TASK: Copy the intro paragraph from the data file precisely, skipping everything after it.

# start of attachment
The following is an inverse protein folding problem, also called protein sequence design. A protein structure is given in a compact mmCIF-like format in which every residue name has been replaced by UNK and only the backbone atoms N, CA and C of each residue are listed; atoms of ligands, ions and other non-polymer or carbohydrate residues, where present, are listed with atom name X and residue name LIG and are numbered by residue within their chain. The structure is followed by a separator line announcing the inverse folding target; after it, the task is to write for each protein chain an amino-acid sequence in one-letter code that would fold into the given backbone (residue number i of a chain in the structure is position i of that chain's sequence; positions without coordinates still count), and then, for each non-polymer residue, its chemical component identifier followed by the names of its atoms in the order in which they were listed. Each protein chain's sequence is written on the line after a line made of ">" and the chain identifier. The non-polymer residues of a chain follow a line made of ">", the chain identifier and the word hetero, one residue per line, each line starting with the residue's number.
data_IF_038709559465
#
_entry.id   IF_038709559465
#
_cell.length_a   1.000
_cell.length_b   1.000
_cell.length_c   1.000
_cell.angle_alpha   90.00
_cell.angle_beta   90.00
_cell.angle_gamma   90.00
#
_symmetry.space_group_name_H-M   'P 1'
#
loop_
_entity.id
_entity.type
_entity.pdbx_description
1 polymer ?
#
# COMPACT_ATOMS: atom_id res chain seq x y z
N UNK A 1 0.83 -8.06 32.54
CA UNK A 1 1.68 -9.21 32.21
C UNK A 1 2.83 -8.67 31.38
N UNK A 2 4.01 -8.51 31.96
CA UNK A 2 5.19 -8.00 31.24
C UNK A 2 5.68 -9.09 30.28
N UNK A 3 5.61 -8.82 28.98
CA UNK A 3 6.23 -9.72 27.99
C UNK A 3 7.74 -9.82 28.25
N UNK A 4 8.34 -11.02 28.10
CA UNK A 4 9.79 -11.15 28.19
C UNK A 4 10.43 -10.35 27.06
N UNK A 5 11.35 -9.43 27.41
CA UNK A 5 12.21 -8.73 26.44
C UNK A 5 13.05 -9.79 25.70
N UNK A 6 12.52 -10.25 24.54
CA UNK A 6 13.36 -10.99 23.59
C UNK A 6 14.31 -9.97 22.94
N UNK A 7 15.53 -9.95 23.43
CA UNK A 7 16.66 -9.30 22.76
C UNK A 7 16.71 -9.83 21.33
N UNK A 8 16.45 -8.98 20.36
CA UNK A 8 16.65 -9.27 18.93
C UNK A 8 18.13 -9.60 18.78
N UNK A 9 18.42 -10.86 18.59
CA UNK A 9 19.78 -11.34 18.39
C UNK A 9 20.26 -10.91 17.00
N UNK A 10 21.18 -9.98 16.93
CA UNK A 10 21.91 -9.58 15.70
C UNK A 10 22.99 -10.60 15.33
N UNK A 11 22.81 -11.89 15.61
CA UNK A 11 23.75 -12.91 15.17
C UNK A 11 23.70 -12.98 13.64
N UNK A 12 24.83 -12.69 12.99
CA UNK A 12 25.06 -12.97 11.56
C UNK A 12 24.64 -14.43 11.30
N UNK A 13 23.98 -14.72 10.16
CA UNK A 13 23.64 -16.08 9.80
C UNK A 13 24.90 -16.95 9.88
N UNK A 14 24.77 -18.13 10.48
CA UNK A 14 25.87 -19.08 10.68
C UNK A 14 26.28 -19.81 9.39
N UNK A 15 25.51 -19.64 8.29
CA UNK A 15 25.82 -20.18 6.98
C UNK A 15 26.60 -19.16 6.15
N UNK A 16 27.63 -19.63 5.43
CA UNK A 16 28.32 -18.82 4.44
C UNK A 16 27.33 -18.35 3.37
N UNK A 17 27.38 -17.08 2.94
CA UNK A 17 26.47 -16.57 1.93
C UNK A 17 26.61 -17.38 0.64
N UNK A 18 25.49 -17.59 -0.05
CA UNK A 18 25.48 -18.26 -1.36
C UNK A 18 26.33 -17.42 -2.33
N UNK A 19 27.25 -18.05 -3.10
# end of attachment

The following is an inverse protein folding problem, also called protein sequence design. A protein structure is given in a compact mmCIF-like format in which every residue name has been replaced by UNK and only the backbone atoms N, CA and C of each residue are listed; atoms of ligands, ions and other non-polymer or carbohydrate residues, where present, are listed with atom name X and residue name LIG and are numbered by residue within their chain. The structure is followed by a separator line announcing the inverse folding target; after it, the task is to write for each protein chain an amino-acid sequence in one-letter code that would fold into the given backbone (residue number i of a chain in the structure is position i of that chain's sequence; positions without coordinates still count), and then, for each non-polymer residue, its chemical component identifier followed by the names of its atoms in the order in which they were listed. Each protein chain's sequence is written on the line after a line made of ">" and the chain identifier. The non-polymer residues of a chain follow a line made of ">", the chain identifier and the word hetero, one residue per line, each line starting with the residue's number.